The prevalence of DR in patients with known and undiagnosed diabetes was 24.5%±2.0% and 10.7%±2.2%, respectively (P<0.001). The patients with DR had higher mean HbA1c in both patients with known diabetes and undiagnosed diabetes (known diabetes, 7.8%±0.2% vs. 7.1%±0.1%, P<0.001; undiagnosed diabetes, 8.4%±0.5% vs. 7.0%±0.1%, P=0.008) (Table 1). However, there was no difference in the prevalence of hypertension, dyslipidemia, hypertriglyceridemia, or obesity according to the presence or absence of DR in both patients with known diabetes and undiagnosed diabetes. No significant difference was found in socioeconomic status like income or education status between the groups (Table 1). In patients with known diabetes, duration of diabetes was longer (P<0.001) and treatment with insulin was more frequently observed among patients with DR compared to those without DR (P<0.001) (Table 1).

The prevalence of DR in patients according to HbA1c level

DR prevalence increased with increasing HbA1c levels both in patients with known and undiagnosed diabetes (P for trend=0.001 in both) (Fig. 1B, Supplementary Table 2). Among those with undiagnosed diabetes, the prevalence of DR was 6.9%±2.1%, 8.0%±3.4%, 5.6%±5.7%, and 16.7%±9.4% for HbA1c levels of <7.0% (53 mmol/mol), 7.0%-7.9% (53-63 mmol/mol), 8.0%-8.9% (64-74 mmol/mol), and 9.0%-9.9% (75-85 mmol/mol), respectively. And the prevalence of DR in undiagnosed diabetic patients with HbA1c levels ≥10.0% (86 mmol/mol) reached 42.6%±14.8%, which was comparable to that of known diabetic patients with ≥10 years of duration, that is, 32.7%±3.1% (Fig. 1). The prevalence of DR in undiagnosed diabetes tended to be lower than in known diabetes with same HbA1c level (Figs. 1B and 2A). This difference was statistically significant among those with HbA1c <7.0% (53 mmol/mol) and 7%-7.9% (53-63 mmol/mol) (Fig. 1B).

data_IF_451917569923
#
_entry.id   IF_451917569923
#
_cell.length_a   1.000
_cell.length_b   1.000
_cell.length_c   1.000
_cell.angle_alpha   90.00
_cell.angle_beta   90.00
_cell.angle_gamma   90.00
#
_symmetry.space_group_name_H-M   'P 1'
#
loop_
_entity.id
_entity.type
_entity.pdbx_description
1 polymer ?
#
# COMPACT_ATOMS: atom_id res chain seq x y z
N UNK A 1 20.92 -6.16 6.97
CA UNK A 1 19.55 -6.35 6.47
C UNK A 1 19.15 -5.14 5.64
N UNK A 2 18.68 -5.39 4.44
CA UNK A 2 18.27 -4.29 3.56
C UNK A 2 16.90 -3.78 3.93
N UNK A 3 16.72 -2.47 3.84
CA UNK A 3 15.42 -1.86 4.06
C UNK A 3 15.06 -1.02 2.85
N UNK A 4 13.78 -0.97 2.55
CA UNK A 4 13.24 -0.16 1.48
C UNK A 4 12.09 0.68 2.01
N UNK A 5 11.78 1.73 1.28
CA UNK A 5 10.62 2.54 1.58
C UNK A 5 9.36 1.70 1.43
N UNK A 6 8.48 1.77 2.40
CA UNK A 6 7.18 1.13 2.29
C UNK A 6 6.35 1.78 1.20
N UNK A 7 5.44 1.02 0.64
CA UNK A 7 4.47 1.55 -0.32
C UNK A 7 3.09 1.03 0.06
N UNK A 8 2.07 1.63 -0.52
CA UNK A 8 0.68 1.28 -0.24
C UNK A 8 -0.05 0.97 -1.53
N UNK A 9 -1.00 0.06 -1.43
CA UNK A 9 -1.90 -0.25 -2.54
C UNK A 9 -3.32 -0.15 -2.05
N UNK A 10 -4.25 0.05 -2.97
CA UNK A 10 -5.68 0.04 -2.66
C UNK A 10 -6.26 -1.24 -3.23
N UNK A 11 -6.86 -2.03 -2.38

Given that those with undiagnosed diabetes aged 40 to 49 years had relatively high proportion of HbA1c ≥10.0% (86 mmol/mol) compared to known diabetic patients, we investigated DR prevalence in undiagnosed diabetic patients aged 40 to 49 years for each HbA1c level. In undiagnosed diabetic patients aged 40 to 49 years, the overall DR prevalence was 13.3%±5.1%. Among them, the undiagnosed diabetic patients with HbA1c ≥9% (75 mmol/mol) and HbA1c ≥10% (86 mmol/mol) had DR prevalence of 51.8%±14.3% and 60.3%±17.0%, respectively, which were comparable to those of known diabetic patients with same age and HbA1c level (49.1%±17.1% and 59.8%±22.8% in HbA1c ≥9% [75 mmol/mol] and HbA1c ≥10% [86 mmol/mol], respectively) (Fig. 2B, Supplementary Table 3). By contrast, the undiagnosed diabetic patients in the other age groups had a relatively low prevalence of DR even among those with HbA1c ≥10% (86 mmol/mol) (19.0%±17.0% in 50 to 59 years; no DR detected in ≥60 years) (Fig. 2C-E).

DISCUSSION